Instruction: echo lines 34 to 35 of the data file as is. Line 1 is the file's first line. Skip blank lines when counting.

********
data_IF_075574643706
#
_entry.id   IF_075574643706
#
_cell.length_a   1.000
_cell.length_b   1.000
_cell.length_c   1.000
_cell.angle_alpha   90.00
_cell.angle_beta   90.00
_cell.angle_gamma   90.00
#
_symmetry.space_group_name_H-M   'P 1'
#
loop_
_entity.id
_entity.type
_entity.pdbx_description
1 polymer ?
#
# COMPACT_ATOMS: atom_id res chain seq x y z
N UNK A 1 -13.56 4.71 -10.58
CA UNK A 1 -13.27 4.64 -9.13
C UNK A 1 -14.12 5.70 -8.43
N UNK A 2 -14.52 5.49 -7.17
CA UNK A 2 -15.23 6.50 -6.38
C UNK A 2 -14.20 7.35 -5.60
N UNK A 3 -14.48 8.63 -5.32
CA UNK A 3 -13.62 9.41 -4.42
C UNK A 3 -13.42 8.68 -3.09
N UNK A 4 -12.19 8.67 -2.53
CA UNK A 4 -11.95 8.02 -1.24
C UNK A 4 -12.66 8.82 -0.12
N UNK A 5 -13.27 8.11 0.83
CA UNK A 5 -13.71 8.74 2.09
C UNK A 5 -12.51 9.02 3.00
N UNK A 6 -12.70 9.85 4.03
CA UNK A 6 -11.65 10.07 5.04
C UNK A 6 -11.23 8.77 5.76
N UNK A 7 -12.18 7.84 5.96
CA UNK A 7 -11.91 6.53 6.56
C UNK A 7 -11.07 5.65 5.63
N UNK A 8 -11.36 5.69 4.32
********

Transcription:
CA UNK A 5 -13.71 8.74 2.09
C UNK A 5 -12.51 9.02 3.00